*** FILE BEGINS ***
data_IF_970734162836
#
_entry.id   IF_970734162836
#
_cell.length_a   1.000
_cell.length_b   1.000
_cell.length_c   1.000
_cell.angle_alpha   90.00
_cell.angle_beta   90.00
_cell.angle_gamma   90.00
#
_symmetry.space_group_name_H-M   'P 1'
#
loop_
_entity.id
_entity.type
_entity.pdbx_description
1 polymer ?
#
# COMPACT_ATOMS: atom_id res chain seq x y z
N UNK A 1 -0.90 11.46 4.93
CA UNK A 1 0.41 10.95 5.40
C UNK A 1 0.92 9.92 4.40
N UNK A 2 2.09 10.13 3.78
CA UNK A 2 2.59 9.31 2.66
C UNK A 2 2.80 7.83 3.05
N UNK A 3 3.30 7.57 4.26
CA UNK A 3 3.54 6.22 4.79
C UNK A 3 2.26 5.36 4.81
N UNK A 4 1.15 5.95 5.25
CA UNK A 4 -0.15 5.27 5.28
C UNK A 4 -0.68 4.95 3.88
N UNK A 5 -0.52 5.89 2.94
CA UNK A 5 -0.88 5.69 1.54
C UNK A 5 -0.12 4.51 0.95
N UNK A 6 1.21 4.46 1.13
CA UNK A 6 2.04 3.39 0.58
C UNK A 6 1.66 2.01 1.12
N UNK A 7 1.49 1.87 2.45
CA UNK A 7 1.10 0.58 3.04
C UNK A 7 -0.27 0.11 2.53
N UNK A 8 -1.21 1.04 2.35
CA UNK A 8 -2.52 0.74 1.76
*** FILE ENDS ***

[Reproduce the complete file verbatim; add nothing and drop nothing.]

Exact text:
data_IF_970734162836
#
_entry.id   IF_970734162836
#
_cell.length_a   1.000
_cell.length_b   1.000
_cell.length_c   1.000
_cell.angle_alpha   90.00
_cell.angle_beta   90.00
_cell.angle_gamma   90.00
#
_symmetry.space_group_name_H-M   'P 1'
#
loop_
_entity.id
_entity.type
_entity.pdbx_description
1 polymer ?
#
# COMPACT_ATOMS: atom_id res chain seq x y z
N UNK A 1 -0.90 11.46 4.93
CA UNK A 1 0.41 10.95 5.40
C UNK A 1 0.92 9.92 4.40
N UNK A 2 2.09 10.13 3.78
CA UNK A 2 2.59 9.31 2.66
C UNK A 2 2.80 7.83 3.05
N UNK A 3 3.30 7.57 4.26
CA UNK A 3 3.54 6.22 4.79
C UNK A 3 2.26 5.36 4.81
N UNK A 4 1.15 5.95 5.25
CA UNK A 4 -0.15 5.27 5.28
C UNK A 4 -0.68 4.95 3.88
N UNK A 5 -0.52 5.89 2.94
CA UNK A 5 -0.88 5.69 1.54
C UNK A 5 -0.12 4.51 0.95
N UNK A 6 1.21 4.46 1.13
CA UNK A 6 2.04 3.39 0.58
C UNK A 6 1.66 2.01 1.12
N UNK A 7 1.49 1.87 2.45
CA UNK A 7 1.10 0.58 3.04
C UNK A 7 -0.27 0.11 2.53
N UNK A 8 -1.21 1.04 2.35
CA UNK A 8 -2.52 0.74 1.76